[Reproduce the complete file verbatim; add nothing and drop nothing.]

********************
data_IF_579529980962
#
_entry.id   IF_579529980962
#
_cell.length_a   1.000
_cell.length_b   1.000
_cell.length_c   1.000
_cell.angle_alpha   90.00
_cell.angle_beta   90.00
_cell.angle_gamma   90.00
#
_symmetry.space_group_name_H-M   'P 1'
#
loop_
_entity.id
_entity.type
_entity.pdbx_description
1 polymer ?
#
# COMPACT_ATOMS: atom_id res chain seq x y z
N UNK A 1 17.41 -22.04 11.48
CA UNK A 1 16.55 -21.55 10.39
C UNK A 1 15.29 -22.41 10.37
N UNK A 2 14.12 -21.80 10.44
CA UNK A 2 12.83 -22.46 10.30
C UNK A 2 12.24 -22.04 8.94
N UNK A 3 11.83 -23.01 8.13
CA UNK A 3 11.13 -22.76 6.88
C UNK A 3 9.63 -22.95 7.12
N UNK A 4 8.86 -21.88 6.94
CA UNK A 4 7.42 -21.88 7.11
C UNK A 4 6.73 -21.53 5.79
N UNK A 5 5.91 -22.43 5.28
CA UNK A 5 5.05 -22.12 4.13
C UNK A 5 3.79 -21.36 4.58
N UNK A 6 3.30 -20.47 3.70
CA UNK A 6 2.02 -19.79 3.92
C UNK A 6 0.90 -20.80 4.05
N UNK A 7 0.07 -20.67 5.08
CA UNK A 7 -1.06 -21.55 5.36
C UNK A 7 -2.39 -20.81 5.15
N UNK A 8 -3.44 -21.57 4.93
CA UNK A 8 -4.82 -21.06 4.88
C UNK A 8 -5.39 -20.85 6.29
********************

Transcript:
data_IF_579529980962
#
_entry.id   IF_579529980962
#
_cell.length_a   1.000
_cell.length_b   1.000
_cell.length_c   1.000
_cell.angle_alpha   90.00
_cell.angle_beta   90.00
_cell.angle_gamma   90.00
#
_symmetry.space_group_name_H-M   'P 1'
#
loop_
_entity.id
_entity.type
_entity.pdbx_description
1 polymer ?
#
# COMPACT_ATOMS: atom_id res chain seq x y z
N UNK A 1 17.41 -22.04 11.48
CA UNK A 1 16.55 -21.55 10.39
C UNK A 1 15.29 -22.41 10.37
N UNK A 2 14.12 -21.80 10.44
CA UNK A 2 12.83 -22.46 10.30
C UNK A 2 12.24 -22.04 8.94
N UNK A 3 11.83 -23.01 8.13
CA UNK A 3 11.13 -22.76 6.88
C UNK A 3 9.63 -22.95 7.12
N UNK A 4 8.86 -21.88 6.94
CA UNK A 4 7.42 -21.88 7.11
C UNK A 4 6.73 -21.53 5.79
N UNK A 5 5.91 -22.43 5.28
CA UNK A 5 5.05 -22.12 4.13
C UNK A 5 3.79 -21.36 4.58
N UNK A 6 3.30 -20.47 3.70
CA UNK A 6 2.02 -19.79 3.92
C UNK A 6 0.90 -20.80 4.05
N UNK A 7 0.07 -20.67 5.08
CA UNK A 7 -1.06 -21.55 5.36
C UNK A 7 -2.39 -20.81 5.15
N UNK A 8 -3.44 -21.57 4.93
CA UNK A 8 -4.82 -21.06 4.88
C UNK A 8 -5.39 -20.85 6.29